Landmark Festo Case Update: District Court Finds for SMC
A U.S. district judge in the District of Massachusetts has found that Festo Corporation did not prove SMC Corp. infringed its patents under the doctrine of equivalents in a bench trial on the landmark case. After being remanded by the U.S. Supreme Court and the Court of Appeals for the Federal Circuit (CAFC), the trial court’s issue on remand was whether Festo could rebut the presumption of surrender by establishing that two accused equivalents of defendant SMC’s accused device would have been unforeseeable to one of ordinary skill in the art at the time of certain narrowing amendments to the application for the Stoll patent (U.S. Patent No. 4,354,125) held by Festo.
The Judge wrote, “I find that both the single sealing ring and the non-magnetizable aluminum sleeve in the accused SMC device would have been foreseeable to one of ordinary skill in the art at the time of the narrowing amendments, that is November 1981. Because Festo has not rebutted the presumption of surrender for these asserted equivalents, it has not proven patent infringement under the doctrine of equivalents. The Court enters judgment for defendant.”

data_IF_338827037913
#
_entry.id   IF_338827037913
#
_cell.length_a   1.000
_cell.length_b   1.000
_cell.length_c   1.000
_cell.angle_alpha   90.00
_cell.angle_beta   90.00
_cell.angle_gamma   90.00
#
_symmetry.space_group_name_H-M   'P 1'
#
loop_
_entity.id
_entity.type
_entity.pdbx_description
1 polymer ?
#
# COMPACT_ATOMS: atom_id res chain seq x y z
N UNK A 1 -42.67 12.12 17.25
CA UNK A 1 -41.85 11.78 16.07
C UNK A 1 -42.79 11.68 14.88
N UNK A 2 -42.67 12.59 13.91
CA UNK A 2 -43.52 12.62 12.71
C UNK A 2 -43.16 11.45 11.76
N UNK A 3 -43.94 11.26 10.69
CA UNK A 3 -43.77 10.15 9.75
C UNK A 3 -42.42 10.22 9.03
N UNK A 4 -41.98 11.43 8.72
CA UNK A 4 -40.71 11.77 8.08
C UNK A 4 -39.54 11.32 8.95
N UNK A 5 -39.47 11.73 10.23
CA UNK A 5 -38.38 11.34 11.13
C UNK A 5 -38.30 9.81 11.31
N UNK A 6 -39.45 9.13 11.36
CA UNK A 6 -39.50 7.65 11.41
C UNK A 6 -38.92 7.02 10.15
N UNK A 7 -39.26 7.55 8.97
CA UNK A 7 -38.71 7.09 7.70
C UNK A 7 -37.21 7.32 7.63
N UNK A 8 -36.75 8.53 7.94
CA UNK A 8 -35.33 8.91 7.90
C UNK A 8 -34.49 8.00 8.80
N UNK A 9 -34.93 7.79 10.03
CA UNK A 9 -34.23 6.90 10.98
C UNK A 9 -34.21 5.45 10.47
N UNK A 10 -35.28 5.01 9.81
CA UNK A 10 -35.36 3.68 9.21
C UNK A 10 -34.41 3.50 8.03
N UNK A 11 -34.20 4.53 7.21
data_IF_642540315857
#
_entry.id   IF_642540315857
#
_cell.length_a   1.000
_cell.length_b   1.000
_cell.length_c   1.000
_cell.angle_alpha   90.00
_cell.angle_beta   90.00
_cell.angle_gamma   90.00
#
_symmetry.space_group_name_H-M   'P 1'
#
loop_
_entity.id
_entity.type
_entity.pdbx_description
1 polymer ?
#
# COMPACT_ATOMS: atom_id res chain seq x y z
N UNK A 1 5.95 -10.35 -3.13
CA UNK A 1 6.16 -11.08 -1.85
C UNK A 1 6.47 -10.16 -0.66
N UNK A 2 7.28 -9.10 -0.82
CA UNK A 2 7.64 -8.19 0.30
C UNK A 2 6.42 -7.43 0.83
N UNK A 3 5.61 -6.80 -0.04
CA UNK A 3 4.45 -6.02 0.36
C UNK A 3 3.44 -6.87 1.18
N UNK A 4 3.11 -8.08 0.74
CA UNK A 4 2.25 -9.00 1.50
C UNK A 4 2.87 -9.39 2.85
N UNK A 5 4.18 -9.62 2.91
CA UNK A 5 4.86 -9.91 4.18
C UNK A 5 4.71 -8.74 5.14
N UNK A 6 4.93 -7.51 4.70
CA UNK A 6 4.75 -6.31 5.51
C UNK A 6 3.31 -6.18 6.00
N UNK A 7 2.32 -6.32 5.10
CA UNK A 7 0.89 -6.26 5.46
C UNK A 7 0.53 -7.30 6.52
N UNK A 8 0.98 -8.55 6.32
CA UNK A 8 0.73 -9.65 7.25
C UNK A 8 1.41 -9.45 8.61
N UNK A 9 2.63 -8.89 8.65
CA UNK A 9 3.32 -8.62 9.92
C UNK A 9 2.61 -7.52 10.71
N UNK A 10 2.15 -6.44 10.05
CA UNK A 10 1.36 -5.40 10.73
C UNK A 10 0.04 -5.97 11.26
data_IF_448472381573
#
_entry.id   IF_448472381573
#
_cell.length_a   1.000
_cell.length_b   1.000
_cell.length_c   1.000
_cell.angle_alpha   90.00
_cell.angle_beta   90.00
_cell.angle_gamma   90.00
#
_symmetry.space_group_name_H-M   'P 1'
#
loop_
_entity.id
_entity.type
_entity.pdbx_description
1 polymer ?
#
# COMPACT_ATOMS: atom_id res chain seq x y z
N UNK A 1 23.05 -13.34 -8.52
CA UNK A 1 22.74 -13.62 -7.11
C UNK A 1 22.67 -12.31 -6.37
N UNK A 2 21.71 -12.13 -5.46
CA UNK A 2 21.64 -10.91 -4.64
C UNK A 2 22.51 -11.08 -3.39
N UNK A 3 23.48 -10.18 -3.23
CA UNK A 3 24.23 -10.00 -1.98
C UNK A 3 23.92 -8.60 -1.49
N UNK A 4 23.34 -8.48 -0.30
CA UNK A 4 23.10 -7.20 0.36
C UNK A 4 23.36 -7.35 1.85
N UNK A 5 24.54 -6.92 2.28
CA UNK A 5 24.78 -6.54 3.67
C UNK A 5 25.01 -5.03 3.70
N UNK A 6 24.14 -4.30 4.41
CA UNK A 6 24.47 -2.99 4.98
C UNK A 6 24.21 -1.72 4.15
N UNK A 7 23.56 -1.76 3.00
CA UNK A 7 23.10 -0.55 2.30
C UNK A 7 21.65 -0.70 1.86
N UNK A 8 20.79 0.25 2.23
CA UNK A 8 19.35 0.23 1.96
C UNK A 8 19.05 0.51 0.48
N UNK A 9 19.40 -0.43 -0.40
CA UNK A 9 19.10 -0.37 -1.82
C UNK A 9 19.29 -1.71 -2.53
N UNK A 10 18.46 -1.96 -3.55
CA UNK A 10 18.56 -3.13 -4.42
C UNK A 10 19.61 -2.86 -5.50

“SMC is, of course, quite pleased with this decision,” said Arthur I. Neustadt, a name partner at Oblon, Spivak, McClelland, Maier & Neustadt, P.C., and the lead counsel for SMC who successfully argued this case before the Supreme Court and twice before the en banc Federal Circuit. Mr. Neustadt is available for interviews.